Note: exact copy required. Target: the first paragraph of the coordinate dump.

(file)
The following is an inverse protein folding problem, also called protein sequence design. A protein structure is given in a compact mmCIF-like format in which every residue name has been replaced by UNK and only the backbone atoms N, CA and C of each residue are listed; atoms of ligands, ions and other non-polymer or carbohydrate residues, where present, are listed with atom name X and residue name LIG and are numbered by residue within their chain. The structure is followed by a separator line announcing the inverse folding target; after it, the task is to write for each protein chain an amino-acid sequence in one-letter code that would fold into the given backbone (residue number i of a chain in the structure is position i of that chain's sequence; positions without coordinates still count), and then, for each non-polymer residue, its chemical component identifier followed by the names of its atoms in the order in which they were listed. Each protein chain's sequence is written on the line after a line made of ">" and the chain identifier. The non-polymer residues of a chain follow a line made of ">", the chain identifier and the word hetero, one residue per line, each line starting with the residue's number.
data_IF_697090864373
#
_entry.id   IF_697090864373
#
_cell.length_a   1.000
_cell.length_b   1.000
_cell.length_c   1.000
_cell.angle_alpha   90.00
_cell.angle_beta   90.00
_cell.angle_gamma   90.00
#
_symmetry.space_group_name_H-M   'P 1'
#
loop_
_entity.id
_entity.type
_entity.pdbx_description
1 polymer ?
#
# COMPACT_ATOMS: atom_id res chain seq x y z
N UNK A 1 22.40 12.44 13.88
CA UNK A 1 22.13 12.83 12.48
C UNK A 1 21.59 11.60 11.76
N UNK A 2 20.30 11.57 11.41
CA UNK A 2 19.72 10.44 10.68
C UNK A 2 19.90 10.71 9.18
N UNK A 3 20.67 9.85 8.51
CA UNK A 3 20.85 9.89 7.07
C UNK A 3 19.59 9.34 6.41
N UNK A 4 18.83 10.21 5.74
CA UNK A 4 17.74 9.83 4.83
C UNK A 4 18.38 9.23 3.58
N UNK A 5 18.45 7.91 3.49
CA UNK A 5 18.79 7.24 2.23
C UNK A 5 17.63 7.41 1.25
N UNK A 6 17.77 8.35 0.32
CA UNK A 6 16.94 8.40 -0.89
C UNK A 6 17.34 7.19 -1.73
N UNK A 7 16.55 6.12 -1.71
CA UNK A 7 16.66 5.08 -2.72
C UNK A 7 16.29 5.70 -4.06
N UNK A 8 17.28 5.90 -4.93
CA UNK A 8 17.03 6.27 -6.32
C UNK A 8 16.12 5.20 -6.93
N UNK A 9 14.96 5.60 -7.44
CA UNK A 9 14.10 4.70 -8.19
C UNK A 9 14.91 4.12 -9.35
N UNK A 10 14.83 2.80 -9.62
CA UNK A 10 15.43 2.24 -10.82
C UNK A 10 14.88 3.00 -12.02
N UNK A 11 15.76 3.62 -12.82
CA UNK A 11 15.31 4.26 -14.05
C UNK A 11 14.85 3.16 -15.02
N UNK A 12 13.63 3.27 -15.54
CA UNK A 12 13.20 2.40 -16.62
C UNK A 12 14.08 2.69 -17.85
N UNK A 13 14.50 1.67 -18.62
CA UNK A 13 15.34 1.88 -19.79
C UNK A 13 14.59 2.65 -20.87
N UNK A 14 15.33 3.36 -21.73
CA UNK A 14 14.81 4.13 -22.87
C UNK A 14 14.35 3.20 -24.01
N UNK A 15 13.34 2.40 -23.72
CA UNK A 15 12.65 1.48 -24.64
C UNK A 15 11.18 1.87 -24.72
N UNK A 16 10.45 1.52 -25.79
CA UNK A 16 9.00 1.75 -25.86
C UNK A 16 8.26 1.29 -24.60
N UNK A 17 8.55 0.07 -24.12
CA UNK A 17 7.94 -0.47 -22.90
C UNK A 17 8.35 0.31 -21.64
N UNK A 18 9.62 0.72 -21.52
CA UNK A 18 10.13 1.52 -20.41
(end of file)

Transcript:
The following is an inverse protein folding problem, also called protein sequence design. A protein structure is given in a compact mmCIF-like format in which every residue name has been replaced by UNK and only the backbone atoms N, CA and C of each residue are listed; atoms of ligands, ions and other non-polymer or carbohydrate residues, where present, are listed with atom name X and residue name LIG and are numbered by residue within their chain. The structure is followed by a separator line announcing the inverse folding target; after it, the task is to write for each protein chain an amino-acid sequence in one-letter code that would fold into the given backbone (residue number i of a chain in the structure is position i of that chain's sequence; positions without coordinates still count), and then, for each non-polymer residue, its chemical component identifier followed by the names of its atoms in the order in which they were listed. Each protein chain's sequence is written on the line after a line made of ">" and the chain identifier. The non-polymer residues of a chain follow a line made of ">", the chain identifier and the word hetero, one residue per line, each line starting with the residue's number.